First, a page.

Promoting quality open space in and around Mettawa, Illinois.
Welcome to Mettawa Open Lands Association (MOLA). Mettawa is a small rural village in Lake County, Illinois. MOLA is a community organization which strives to maintain the rural use of land, and encourage the protection of our area’s beautiful public and private open lands. Our efforts include education, community workdays and social events, and collaborations with the Village of Mettawa, local businesses, and other conservation organizations. As a non-profit group, we welcome everyone! Please join us or donate today.
FALL 2014 Festival of Oaks
This Wine and Cheese Party was held at Deerpath Farm on October 5th, 2014, and featured a brief presentation on the Emerald Ash Borer.
SPRING 2014 FORUM: “The Undesireables” (And How to Keep Them Away)
This breakfast forum on Saturday, March 8 2014 featured speaker Jay Womack, the Director of Ecology and Landscape Architecture at WRD Environmental. His lively talk, entitled “Cause and Effect: What Landowners can do to encourage indigenous/desireable wildlife and how inaction can attract pests,” gave attendees valuable information about the roles that deer, coyotes, mosquitos, bats and bees play in our environment, and how land management practices can encourage or discourage various species to visit or reside in our community.
FALL 2013 COMMUNITY WORKDAY
Community volunteer workdays are a part of MOLA’s ongoing efforts to help protect the biological integrity and natural beauty of Mettawa’s open spaces.
Thank you to the volunteers who joined us for the Teasel Workday on Sunday, September 1, 2013. Certain plants are considerered highly invasive, and teasel is one of them. Each plant can produce 1-40 flowers, and the average flower generates 850 seeds. A first year teasel plant produces a long taproot, and a dense, large, rosette of low leaves which smother any plants beneath them by eliminating sunlight. The second year plant sends the tall shoot which produces the bristly seed heads (often be seen along highways in our area). The leaves tend to collect water near the stem, and can also foster mosquito larvae. Mowing teasel tends to exasperate this prickly problem by helping spread the seeds. LEARN MORE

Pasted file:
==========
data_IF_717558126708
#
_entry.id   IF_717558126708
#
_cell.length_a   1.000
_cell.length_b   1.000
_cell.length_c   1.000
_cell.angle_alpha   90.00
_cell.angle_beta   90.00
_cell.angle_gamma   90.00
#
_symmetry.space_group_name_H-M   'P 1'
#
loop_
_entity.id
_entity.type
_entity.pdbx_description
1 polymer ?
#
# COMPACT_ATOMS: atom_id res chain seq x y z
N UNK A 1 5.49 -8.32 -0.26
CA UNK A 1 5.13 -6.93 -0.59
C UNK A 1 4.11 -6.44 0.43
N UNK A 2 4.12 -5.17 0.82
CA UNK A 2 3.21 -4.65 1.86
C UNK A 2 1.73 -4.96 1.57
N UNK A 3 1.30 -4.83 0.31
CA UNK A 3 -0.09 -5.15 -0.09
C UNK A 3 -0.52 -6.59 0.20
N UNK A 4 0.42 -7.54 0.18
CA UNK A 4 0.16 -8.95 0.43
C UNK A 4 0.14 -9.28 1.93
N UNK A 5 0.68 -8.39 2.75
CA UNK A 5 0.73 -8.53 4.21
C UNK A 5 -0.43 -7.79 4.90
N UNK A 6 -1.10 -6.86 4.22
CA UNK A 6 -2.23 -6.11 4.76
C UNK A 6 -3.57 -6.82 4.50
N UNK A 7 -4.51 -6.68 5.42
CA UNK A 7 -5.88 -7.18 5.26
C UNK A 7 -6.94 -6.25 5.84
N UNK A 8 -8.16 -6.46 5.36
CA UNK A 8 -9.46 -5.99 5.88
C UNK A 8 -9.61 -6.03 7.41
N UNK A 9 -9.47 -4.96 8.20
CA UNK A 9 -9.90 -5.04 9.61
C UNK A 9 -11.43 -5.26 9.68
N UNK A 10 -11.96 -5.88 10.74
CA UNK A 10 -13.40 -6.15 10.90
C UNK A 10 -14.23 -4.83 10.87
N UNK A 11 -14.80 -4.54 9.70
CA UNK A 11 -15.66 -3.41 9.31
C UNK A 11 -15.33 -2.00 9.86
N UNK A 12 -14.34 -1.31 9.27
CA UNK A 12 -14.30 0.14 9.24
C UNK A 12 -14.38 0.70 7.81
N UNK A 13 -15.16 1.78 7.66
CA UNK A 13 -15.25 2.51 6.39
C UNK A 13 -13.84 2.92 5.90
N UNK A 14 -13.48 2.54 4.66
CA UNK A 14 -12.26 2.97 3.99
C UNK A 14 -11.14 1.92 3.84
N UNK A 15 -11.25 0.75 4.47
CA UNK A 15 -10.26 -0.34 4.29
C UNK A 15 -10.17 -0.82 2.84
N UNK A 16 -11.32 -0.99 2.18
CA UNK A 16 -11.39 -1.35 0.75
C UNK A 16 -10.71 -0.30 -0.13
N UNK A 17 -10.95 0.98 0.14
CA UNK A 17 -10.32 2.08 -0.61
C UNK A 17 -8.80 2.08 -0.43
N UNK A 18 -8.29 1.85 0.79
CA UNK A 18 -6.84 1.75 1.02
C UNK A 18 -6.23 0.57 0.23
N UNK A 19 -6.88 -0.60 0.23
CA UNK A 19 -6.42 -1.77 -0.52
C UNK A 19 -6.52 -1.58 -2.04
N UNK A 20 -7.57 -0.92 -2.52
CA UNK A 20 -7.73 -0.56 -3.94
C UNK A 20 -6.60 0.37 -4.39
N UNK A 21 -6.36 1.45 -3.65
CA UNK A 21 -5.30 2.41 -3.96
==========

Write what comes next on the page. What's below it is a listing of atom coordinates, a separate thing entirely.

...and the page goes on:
2010 Conservation and Landscaping Award
In January 2011, Chicago Wilderness and the Illinois Environmental Protection Agency recognized MOLA and our partners with the 2010 Conservation and Landscaping Award. This honor acknowledges the unique work and partnerships which restored Whippoorwill Farm Preserve (WFP) to a native landscape. WFP partners include: Village of Mettawa, MOLA, Integrated Lakes Management, Tallgrass Restoration, DePaul University, Steven Christy, HSBC: North America, and Hamilton Partners.